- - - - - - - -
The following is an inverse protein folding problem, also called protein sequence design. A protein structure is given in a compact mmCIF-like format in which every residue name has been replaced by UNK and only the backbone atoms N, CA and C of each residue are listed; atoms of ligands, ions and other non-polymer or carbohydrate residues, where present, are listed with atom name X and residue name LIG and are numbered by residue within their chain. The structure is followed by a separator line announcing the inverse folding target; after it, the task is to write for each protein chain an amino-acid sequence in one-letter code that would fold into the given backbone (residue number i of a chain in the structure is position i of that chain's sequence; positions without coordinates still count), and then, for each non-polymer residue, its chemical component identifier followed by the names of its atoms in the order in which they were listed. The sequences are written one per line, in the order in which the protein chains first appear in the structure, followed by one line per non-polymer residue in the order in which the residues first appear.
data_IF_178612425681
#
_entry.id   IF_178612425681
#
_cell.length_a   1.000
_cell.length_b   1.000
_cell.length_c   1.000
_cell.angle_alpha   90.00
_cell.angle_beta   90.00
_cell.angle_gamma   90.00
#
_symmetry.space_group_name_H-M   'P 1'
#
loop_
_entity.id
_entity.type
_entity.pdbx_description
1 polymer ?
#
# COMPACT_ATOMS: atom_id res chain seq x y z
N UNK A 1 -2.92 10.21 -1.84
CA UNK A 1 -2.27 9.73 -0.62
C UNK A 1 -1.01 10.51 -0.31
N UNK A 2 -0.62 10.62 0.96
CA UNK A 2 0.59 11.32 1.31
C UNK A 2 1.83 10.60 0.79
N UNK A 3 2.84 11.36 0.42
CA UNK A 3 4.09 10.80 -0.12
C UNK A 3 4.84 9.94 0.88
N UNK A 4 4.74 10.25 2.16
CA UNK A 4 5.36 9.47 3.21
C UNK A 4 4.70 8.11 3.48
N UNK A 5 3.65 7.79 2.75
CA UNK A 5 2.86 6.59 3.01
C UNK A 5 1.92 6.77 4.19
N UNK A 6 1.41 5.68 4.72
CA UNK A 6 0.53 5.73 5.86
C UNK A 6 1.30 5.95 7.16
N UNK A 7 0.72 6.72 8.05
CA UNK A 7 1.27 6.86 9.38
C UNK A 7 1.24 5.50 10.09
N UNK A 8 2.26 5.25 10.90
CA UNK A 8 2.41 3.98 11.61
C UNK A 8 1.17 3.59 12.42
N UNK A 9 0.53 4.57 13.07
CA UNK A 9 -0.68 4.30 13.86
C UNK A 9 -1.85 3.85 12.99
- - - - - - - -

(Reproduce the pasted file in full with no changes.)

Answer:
The following is an inverse protein folding problem, also called protein sequence design. A protein structure is given in a compact mmCIF-like format in which every residue name has been replaced by UNK and only the backbone atoms N, CA and C of each residue are listed; atoms of ligands, ions and other non-polymer or carbohydrate residues, where present, are listed with atom name X and residue name LIG and are numbered by residue within their chain. The structure is followed by a separator line announcing the inverse folding target; after it, the task is to write for each protein chain an amino-acid sequence in one-letter code that would fold into the given backbone (residue number i of a chain in the structure is position i of that chain's sequence; positions without coordinates still count), and then, for each non-polymer residue, its chemical component identifier followed by the names of its atoms in the order in which they were listed. The sequences are written one per line, in the order in which the protein chains first appear in the structure, followed by one line per non-polymer residue in the order in which the residues first appear.
data_IF_178612425681
#
_entry.id   IF_178612425681
#
_cell.length_a   1.000
_cell.length_b   1.000
_cell.length_c   1.000
_cell.angle_alpha   90.00
_cell.angle_beta   90.00
_cell.angle_gamma   90.00
#
_symmetry.space_group_name_H-M   'P 1'
#
loop_
_entity.id
_entity.type
_entity.pdbx_description
1 polymer ?
#
# COMPACT_ATOMS: atom_id res chain seq x y z
N UNK A 1 -2.92 10.21 -1.84
CA UNK A 1 -2.27 9.73 -0.62
C UNK A 1 -1.01 10.51 -0.31
N UNK A 2 -0.62 10.62 0.96
CA UNK A 2 0.59 11.32 1.31
C UNK A 2 1.83 10.60 0.79
N UNK A 3 2.84 11.36 0.42
CA UNK A 3 4.09 10.80 -0.12
C UNK A 3 4.84 9.94 0.88
N UNK A 4 4.74 10.25 2.16
CA UNK A 4 5.36 9.47 3.21
C UNK A 4 4.70 8.11 3.48
N UNK A 5 3.65 7.79 2.75
CA UNK A 5 2.86 6.59 3.01
C UNK A 5 1.92 6.77 4.19
N UNK A 6 1.41 5.68 4.72
CA UNK A 6 0.53 5.73 5.86
C UNK A 6 1.30 5.95 7.16
N UNK A 7 0.72 6.72 8.05
CA UNK A 7 1.27 6.86 9.38
C UNK A 7 1.24 5.50 10.09
N UNK A 8 2.26 5.25 10.90
CA UNK A 8 2.41 3.98 11.61
C UNK A 8 1.17 3.59 12.42
N UNK A 9 0.53 4.57 13.07
CA UNK A 9 -0.68 4.30 13.86
C UNK A 9 -1.85 3.85 12.99